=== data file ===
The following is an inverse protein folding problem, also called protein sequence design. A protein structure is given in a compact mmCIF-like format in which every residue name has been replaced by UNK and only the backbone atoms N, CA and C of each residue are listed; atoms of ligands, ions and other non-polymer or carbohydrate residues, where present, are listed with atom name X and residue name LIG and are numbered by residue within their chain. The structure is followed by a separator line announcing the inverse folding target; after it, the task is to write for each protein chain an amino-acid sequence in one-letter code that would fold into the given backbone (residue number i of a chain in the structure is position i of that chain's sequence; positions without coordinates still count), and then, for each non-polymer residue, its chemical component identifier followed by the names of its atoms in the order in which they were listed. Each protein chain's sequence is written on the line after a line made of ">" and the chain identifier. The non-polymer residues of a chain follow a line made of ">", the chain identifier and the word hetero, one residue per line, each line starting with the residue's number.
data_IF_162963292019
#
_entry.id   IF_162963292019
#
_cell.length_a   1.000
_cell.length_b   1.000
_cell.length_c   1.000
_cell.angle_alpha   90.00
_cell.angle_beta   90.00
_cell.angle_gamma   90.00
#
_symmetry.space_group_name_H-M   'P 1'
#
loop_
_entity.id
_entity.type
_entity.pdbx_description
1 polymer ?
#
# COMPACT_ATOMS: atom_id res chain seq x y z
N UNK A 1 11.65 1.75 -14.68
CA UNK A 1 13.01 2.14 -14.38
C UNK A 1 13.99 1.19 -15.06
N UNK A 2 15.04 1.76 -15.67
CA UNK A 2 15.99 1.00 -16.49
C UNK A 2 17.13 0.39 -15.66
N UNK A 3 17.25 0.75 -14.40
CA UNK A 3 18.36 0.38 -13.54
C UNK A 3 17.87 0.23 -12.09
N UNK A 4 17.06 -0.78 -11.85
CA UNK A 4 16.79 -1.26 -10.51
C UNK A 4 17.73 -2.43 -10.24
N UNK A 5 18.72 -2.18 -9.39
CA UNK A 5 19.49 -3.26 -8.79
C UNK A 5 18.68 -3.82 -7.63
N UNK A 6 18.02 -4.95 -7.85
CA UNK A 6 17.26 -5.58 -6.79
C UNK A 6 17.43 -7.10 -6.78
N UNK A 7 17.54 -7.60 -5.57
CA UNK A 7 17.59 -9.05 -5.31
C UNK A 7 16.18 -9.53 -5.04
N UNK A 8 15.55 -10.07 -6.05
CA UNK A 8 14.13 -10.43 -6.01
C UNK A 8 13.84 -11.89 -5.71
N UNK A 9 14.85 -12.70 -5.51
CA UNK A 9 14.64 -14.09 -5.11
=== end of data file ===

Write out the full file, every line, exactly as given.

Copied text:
The following is an inverse protein folding problem, also called protein sequence design. A protein structure is given in a compact mmCIF-like format in which every residue name has been replaced by UNK and only the backbone atoms N, CA and C of each residue are listed; atoms of ligands, ions and other non-polymer or carbohydrate residues, where present, are listed with atom name X and residue name LIG and are numbered by residue within their chain. The structure is followed by a separator line announcing the inverse folding target; after it, the task is to write for each protein chain an amino-acid sequence in one-letter code that would fold into the given backbone (residue number i of a chain in the structure is position i of that chain's sequence; positions without coordinates still count), and then, for each non-polymer residue, its chemical component identifier followed by the names of its atoms in the order in which they were listed. Each protein chain's sequence is written on the line after a line made of ">" and the chain identifier. The non-polymer residues of a chain follow a line made of ">", the chain identifier and the word hetero, one residue per line, each line starting with the residue's number.
data_IF_162963292019
#
_entry.id   IF_162963292019
#
_cell.length_a   1.000
_cell.length_b   1.000
_cell.length_c   1.000
_cell.angle_alpha   90.00
_cell.angle_beta   90.00
_cell.angle_gamma   90.00
#
_symmetry.space_group_name_H-M   'P 1'
#
loop_
_entity.id
_entity.type
_entity.pdbx_description
1 polymer ?
#
# COMPACT_ATOMS: atom_id res chain seq x y z
N UNK A 1 11.65 1.75 -14.68
CA UNK A 1 13.01 2.14 -14.38
C UNK A 1 13.99 1.19 -15.06
N UNK A 2 15.04 1.76 -15.67
CA UNK A 2 15.99 1.00 -16.49
C UNK A 2 17.13 0.39 -15.66
N UNK A 3 17.25 0.75 -14.40
CA UNK A 3 18.36 0.38 -13.54
C UNK A 3 17.87 0.23 -12.09
N UNK A 4 17.06 -0.78 -11.85
CA UNK A 4 16.79 -1.26 -10.51
C UNK A 4 17.73 -2.43 -10.24
N UNK A 5 18.72 -2.18 -9.39
CA UNK A 5 19.49 -3.26 -8.79
C UNK A 5 18.68 -3.82 -7.63
N UNK A 6 18.02 -4.95 -7.85
CA UNK A 6 17.26 -5.58 -6.79
C UNK A 6 17.43 -7.10 -6.78
N UNK A 7 17.54 -7.60 -5.57
CA UNK A 7 17.59 -9.05 -5.31
C UNK A 7 16.18 -9.53 -5.04
N UNK A 8 15.55 -10.07 -6.05
CA UNK A 8 14.13 -10.43 -6.01
C UNK A 8 13.84 -11.89 -5.71
N UNK A 9 14.85 -12.70 -5.51
CA UNK A 9 14.64 -14.09 -5.11